The title that the Teatro Colón Ballet had announced for September was La Fille Mal Gardée, a charming ballet-comedy by the English choreographer Frederick Ashton. But was replaced by Oneginby John Cranko, a work that has been part of the repertoire of the Ballet del Colón for many years, but that as of 2016 had not been revived.
To do so, he was invited as a repositor Thierry Michael, who was born in France, but developed a very important career as a dancer and teacher at the Stuttgart Ballet. He is also a fine connoisseur of the work.
wonderful news: Onegin It is one of the most extraordinary works of the neoclassical trend of the 20th century. and his absence was already felt on the stage of the Colón.
Thierry Michel, the French choreographer is a great connoisseur of “Oneguin” and its creator, John Cranko. Photo Juan Manuel Foglia
A little history
The great creator John Cranko (1927-1973), of British origin, was born in South Africa and did his first dance training there. He began composing works at a very young age and staging them for prestigious international companies.
In 1961 he was appointed director of the Stuttgart Balletand gave such a decisive impetus – not only to the company but to the country’s ballet – that later it will be said of him that he achieved the “miracle of German ballet”.
Onegin It is based on the novel in verse Yevgeny Onegin of Alexander Pushkin and account a romantic story with a dramatic ending: the young Tatiana, who belongs to a wealthy family from the provinces, falls in love with the enigmatic Onegin, who visits the country house of this family accompanied by his friend Lensky.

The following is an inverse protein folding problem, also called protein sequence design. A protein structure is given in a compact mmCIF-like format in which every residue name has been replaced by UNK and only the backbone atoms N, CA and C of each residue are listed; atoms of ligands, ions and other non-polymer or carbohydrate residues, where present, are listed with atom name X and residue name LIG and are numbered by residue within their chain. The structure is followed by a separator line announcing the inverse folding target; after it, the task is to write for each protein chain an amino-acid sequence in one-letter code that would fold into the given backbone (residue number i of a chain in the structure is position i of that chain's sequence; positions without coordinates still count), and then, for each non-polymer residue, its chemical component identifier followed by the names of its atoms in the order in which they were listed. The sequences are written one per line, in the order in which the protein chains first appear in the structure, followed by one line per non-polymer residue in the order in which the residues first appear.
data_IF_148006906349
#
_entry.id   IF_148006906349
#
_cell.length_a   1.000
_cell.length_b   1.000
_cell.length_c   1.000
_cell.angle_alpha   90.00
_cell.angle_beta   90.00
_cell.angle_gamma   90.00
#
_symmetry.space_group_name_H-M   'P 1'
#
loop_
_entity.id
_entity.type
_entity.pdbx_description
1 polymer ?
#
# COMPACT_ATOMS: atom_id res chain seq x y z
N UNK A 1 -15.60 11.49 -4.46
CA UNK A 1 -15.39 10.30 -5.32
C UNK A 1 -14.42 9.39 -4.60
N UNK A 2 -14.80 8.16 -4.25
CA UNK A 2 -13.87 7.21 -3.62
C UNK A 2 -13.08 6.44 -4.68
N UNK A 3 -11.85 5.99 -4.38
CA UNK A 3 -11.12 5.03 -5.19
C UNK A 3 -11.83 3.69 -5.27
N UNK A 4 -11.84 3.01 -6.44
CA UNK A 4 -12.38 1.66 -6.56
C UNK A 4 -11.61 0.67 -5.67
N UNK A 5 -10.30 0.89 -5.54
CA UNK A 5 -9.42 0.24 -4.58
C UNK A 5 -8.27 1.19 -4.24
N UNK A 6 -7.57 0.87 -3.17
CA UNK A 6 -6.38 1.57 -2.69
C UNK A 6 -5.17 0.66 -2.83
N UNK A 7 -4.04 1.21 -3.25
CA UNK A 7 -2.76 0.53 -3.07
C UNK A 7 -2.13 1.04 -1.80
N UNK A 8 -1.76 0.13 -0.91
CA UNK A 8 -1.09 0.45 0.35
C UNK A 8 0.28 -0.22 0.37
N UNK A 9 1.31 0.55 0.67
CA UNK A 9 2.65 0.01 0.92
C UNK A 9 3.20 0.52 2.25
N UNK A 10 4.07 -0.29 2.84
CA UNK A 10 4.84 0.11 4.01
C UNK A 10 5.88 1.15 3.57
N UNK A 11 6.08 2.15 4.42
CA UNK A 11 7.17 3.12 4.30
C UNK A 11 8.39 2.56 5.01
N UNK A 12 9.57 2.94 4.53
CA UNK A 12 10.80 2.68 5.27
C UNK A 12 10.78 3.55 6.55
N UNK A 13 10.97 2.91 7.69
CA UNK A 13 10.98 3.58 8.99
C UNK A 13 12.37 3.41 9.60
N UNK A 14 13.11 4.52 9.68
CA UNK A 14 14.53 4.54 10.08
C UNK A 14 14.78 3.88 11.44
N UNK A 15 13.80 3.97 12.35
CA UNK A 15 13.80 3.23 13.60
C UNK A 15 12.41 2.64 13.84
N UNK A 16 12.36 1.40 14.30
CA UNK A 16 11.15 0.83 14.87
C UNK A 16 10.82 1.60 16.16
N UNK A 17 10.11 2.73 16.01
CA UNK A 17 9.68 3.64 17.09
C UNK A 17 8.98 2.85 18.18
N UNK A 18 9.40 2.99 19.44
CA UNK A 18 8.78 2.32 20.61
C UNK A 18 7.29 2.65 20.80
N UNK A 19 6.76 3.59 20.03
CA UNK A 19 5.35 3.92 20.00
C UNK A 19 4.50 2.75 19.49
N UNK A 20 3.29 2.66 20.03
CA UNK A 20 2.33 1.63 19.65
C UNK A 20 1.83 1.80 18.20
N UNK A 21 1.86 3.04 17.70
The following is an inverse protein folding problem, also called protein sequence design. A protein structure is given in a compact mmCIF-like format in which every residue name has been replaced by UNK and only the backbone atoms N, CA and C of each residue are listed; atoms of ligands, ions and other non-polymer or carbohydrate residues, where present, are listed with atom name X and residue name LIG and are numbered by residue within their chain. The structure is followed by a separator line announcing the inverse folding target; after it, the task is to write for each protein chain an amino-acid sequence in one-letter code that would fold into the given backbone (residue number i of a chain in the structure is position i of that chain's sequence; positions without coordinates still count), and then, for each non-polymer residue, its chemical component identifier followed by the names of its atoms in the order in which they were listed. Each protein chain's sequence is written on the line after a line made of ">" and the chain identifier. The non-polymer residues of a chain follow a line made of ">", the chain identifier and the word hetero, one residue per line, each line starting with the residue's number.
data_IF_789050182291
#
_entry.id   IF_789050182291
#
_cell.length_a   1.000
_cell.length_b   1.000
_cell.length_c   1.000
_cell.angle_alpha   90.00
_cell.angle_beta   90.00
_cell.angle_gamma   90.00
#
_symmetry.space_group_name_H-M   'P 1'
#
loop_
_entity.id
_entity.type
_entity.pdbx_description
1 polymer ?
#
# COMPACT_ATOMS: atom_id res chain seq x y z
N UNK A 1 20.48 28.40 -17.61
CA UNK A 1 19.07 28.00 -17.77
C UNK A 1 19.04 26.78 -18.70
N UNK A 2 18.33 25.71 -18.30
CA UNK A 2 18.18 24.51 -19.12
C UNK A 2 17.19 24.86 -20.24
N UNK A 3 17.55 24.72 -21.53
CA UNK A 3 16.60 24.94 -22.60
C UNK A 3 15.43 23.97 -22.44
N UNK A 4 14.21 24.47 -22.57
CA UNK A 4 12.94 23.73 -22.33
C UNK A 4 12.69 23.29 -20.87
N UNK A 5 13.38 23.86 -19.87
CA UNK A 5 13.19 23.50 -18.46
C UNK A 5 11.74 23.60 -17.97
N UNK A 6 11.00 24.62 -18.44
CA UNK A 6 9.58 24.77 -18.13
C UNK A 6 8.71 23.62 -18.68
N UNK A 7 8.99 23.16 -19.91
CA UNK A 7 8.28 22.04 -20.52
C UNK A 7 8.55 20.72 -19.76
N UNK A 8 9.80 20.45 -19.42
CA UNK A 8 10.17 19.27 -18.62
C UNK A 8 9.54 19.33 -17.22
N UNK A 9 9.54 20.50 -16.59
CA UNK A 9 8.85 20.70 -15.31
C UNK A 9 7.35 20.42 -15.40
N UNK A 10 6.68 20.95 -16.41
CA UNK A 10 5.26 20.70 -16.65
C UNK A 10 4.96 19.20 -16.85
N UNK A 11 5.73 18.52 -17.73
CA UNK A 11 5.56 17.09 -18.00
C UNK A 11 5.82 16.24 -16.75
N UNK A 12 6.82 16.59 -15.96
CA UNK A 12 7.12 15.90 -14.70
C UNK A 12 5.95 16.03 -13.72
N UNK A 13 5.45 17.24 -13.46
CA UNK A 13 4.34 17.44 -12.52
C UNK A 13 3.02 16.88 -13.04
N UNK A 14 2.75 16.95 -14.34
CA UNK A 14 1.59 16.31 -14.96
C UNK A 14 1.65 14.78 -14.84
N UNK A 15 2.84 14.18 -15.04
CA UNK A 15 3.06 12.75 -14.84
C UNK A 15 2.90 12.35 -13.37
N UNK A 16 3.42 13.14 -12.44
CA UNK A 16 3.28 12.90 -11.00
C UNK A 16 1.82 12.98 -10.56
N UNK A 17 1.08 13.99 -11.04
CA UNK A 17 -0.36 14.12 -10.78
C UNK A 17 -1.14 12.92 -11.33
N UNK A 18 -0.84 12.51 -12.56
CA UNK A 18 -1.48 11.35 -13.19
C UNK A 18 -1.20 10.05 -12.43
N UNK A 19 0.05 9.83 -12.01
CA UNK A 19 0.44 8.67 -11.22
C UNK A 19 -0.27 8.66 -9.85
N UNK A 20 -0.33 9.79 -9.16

This young poet arrives there to see his girlfriend Olga, Tatiana’s sister. Olga will be the involuntary trigger of a tragedy. Tatiana’s naive love is coldly rebuffed by the cynical and sophisticated Onegin and when they meet again years later, Tatiana is already married to Prince Gremin. Onegin, now in love with her, begs her to run away with him but it is too late.
One of the “Oneguin” rehearsals, with Thierry Michel, the stockist, from behind. Photo Máximo Parpagnoli/Colón Theater
Agneta and Victor Valcu were, from the first time, the official repositories of Onegin in the Columbus, always very loved by the dancers of the Theater thanks to their wise knowledge of the work, its depth and its subtleties. Now it is Thierry Michel who is in charge.
The following interview was held with him; in it he comments on very interesting aspects about “Oneguin” and how to interpret it.
Michel, admirer of Cranko
“Unfortunately, I did not meet Cranko –this is how Michel begins the talk-. I started dancing around the time he died, in 1973, and I was 12 years old. But then I met practically all the people who collaborated with him”.
Thierry MIchel, enjoying the Teatro Colón. Photo Juan Manuel Foglia
-And what did you learn through them?
-That he worked in a very unique way. For example, she would come to the rehearsal room, set up the pas de deux of the third act in barely an hour and he was leaving. He had already set up like a skeleton of the work to be sure what things were going to work; but at the same time, if a dancer did, perhaps by mistake, something different, Cranko could say to him, “oh, this is even better than my idea”. And he incorporated it.
-Was there then an exchange with the dancers?
-Always give and take from them. And he also adapted the role to the different performers: he had created a character, for example, for Marcia Haydée, but when he had to pass it on to another dancer he would say, “no, don’t do it this way, it’s not for you, it’s not for your personality”.
This is what I find so wonderful about Cranko’s ballets: the choreography is always the same, but there is a kind of freedom for interpreters to adapt to themselves.
-And you, as a repository, follow the same line?